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Trade war escalates, how will textile and apparel industry fare?

2019-05-20 11:00:23 CCFGroup

On May 9, 2019, the United States Trade Representative (USTR) published a Federal Register notice increasing the duty rate on the third tranche (List 3) of Section 301 tariffs for Chinese imports worth approximately USD 200 billion from 10% to 25%.  According to statistics, there are more than 900 HS codes in the tariff list and 927 textile products were also included, covering all products in HS-code heading 50-60 which covers all yarns and fabrics made of various raw materials like cotton, wool, silk, hemp, and chemical fibers, , as well as textiles for industry and some textile machinery products. Exports amount to US was around 4 billion USD. But apparels and most home textiles are excluded.



On May 13, Office of U.S. Trade Representative (USTR) announced that it had officially initiated legal procedures to impose tariffs on USD 300 million worth of Chinese imports. It will hold a public hearing on Jun 17 and seek advice within the next week, which means that additional tariff on USD 300 billion worth of Chinese imports will impose as early as Jun 24. The remaining covers apparel products in HS-code heading 61-63. So what are impacts of Sino-US trade war on Sino-US apparel trade?



As for export product structure, apparel and textiles accounted for 57% and 43% respectively in 2018 China textile and apparel exports. Compared with that in 2017, it was easy to find that China apparel exports decreased while textile exports increased.



As to global trade share, China apparel exports accounted for 32.84% of global exports in 2017, and its market share decreased by 1.7%. It is expected to inch down by 0.51% in 2018. China apparel exports dropped for the third consecutive year after reaching a peak of 38.35% in 2015.



The main markets of China textile and apparel exports are in US, Japan, EU and ASEAN. Since 2004, US export amount of textile and apparel from China has surpassed Japan and has become the second largest export market of China. As for trade value, China total exports of textile and apparel to US remained above $40 billion USD in 2013-2018. In 2018, it amounted to $49 billion USD, up by 7.8% on the year.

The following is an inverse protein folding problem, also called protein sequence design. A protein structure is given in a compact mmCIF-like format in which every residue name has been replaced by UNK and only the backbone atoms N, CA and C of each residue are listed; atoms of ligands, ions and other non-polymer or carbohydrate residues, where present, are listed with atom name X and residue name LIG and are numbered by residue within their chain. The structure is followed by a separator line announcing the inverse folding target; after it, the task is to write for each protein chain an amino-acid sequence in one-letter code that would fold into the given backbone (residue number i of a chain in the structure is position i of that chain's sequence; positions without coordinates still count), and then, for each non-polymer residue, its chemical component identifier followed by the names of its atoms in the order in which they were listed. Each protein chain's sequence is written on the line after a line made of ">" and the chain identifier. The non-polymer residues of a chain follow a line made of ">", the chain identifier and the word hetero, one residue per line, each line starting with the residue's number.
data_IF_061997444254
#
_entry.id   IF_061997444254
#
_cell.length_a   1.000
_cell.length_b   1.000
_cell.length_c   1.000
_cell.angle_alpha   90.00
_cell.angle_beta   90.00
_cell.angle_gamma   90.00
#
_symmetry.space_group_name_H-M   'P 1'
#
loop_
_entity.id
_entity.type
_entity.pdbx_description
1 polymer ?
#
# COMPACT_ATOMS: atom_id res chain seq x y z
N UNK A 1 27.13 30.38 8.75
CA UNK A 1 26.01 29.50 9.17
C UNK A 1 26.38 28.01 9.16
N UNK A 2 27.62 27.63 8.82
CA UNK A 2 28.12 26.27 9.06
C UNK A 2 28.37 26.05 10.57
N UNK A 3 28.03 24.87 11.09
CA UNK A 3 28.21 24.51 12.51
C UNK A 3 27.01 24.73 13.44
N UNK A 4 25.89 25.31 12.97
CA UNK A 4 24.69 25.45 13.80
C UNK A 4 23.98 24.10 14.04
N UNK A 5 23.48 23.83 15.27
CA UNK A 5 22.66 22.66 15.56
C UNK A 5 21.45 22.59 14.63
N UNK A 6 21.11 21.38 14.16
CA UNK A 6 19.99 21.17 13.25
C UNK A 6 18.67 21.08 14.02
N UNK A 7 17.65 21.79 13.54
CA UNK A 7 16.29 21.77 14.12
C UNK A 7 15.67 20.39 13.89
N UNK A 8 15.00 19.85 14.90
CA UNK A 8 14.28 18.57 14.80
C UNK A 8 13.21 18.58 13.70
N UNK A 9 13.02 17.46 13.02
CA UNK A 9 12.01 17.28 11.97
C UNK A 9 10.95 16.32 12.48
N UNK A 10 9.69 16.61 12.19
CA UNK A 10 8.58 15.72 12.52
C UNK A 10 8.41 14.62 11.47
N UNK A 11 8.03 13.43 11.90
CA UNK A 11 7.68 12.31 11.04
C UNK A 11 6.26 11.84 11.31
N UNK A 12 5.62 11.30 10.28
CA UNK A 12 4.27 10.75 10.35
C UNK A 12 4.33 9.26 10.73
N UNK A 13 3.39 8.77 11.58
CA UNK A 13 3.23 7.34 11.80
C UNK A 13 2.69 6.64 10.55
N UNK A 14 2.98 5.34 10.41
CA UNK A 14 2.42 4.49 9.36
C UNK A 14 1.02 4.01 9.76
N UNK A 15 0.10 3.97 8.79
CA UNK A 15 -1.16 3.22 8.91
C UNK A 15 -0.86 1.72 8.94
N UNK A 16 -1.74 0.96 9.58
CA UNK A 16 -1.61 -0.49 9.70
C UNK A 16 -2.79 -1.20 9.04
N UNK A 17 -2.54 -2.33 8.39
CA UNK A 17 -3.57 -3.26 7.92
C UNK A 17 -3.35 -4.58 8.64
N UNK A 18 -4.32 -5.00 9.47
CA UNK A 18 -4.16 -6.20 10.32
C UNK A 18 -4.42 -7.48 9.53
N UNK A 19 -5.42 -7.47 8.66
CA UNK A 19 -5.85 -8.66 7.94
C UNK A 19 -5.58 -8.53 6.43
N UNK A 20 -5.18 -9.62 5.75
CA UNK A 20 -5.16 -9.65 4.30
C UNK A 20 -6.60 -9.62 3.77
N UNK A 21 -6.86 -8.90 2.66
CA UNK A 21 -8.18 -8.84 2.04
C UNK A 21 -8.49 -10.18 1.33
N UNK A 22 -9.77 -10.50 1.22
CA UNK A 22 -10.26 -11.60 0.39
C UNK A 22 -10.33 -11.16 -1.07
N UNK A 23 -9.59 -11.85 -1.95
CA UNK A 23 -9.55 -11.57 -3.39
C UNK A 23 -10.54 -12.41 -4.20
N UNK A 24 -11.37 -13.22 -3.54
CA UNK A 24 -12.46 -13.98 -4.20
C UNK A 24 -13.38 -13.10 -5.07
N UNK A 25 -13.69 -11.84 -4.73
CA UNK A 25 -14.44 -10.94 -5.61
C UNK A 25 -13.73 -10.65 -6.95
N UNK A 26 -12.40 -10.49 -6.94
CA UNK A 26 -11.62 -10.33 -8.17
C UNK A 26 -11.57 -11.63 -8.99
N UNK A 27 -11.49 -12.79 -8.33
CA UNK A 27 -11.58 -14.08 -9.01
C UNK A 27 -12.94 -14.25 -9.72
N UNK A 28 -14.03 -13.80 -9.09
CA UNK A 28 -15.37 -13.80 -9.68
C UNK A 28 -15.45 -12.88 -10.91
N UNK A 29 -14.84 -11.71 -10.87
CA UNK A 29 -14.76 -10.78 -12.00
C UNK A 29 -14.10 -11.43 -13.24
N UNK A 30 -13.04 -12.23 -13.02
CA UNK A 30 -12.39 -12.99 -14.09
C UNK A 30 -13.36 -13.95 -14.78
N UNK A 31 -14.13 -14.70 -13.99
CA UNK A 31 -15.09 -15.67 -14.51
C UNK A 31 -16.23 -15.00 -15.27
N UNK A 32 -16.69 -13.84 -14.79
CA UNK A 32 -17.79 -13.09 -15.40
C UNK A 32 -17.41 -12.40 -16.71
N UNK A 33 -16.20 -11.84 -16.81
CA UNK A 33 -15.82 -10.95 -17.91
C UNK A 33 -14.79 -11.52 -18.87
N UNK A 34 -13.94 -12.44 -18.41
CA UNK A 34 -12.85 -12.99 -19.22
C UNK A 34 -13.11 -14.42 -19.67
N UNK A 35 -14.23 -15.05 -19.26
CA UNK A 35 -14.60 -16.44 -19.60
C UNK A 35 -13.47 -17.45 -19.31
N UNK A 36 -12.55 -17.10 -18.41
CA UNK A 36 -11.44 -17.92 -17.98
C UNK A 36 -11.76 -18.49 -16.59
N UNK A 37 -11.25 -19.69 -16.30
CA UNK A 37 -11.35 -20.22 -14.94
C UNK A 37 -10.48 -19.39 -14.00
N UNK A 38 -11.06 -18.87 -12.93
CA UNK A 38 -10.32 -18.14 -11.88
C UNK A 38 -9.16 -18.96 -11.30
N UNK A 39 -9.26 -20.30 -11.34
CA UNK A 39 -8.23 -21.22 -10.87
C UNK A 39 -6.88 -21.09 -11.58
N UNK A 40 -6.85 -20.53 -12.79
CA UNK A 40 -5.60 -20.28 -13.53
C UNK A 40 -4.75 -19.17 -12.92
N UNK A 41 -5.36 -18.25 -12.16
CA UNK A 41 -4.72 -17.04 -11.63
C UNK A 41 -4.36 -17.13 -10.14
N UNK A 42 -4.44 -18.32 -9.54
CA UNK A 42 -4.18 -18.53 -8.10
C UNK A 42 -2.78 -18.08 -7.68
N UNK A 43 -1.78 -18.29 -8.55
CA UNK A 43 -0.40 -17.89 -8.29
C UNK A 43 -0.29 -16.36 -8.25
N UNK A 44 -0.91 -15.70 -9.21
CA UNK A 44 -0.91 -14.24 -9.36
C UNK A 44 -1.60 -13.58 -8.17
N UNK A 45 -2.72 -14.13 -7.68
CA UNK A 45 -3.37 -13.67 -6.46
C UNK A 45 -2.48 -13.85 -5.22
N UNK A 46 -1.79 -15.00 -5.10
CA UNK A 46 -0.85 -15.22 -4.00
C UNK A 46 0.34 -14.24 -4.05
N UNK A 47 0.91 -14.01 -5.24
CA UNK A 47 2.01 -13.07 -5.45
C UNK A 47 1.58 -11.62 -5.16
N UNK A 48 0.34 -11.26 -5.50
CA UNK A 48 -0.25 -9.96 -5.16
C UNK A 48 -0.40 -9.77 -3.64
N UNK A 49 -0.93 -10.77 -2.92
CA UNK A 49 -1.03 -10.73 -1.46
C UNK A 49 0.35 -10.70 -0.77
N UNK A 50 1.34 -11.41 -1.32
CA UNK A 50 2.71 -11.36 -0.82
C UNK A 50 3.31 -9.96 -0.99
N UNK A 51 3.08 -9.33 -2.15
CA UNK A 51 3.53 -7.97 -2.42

Judging from share of China textile and apparel in US market, the proportion has been increasing since 2001. In 2018, China textile and apparel accounted for 51.57% in US imports, up by 2.7% year-on-year.

As to US textile product structure, US mainly imported apparel, and the proportion of textiles was low mainly due to high labor cost, low-end textile production and apparel processing transferring to other countries such as Asia. However, it did not mean the decline in US textile industry. The United States had great competitive advantages in high-end and high-tech specialty yarns, high-end fabrics, industrial textiles and high value-added self-brand apparel industry.



Nowadays, Sino-US trade friction escalated. As for proportion of trade amount and trade surplus contribution, textiles and apparel may become one of chips for US to hinder China. According to HS-code heading classification standard, top five industries in China exports to US in 2018 were mechanical and electrical products, furniture, toys, miscellaneous products, textiles and raw materials, base metals and products, plastics and rubber. Textiles and raw materials export amount to US was about $40.5 billion USD, accounting for 7.5% of China exports to US, up by 3.9% year-on-year. It was also the third largest contribution of China to US export trade. That is to say, once list of tariffs on $325 billion USD worth of China imports is officially launched, textile industry may become one of victims of Sino-US trade war in terms of importance in Sino-US export trade.

Southeast Asian countries will become the biggest winners affected by Sino-US trade war. Since textile and apparel industry is labor-intensive industries, production costs including raw materials, labor, land rent and manufacturing costs, directly affect price of textile and apparel. It is one of the primary reasons for transfer of China textile industry to Southeast Asian countries. Hidden costs, including tariff preferential policies promote the rise of textile industry in Southeast Asia. Take Vietnam as an example. In 2018, Vietnamese textile and apparel exports totaled more than $36 billion USD, up by 16% year-on-year. In 2019, amid intensifying Sino-US trade war and launch of Comprehensive and Progressive Agreement for Trans-Pacific Partnership (CPTPP), Vietnamese textile and apparel industry will usher in a new round of growth. However, due to imperfect industrial chain layout of Southeast Asian countries, textile semi-finished products are still heavily dependent on imports. In addition, the quality of workers is generally low, and work efficiency is not as good as that of Chinese workers, hindering development of textile industry in Southeast Asia. Therefore, Southeast Asian countries still have a long way to go if they want to surpass or even replace China in global textile and apparel industry.

In summary, amid current escalating Sino-US trade war, China textile and apparel export-oriented enterprises will become victims of Sino-US trade war, and impacts on export-oriented enterprises are obvious. In this case, it is urgent for textile and apparel export enterprises to establish own apparel brand, improve competitiveness of products, and explore a larger foreign market.

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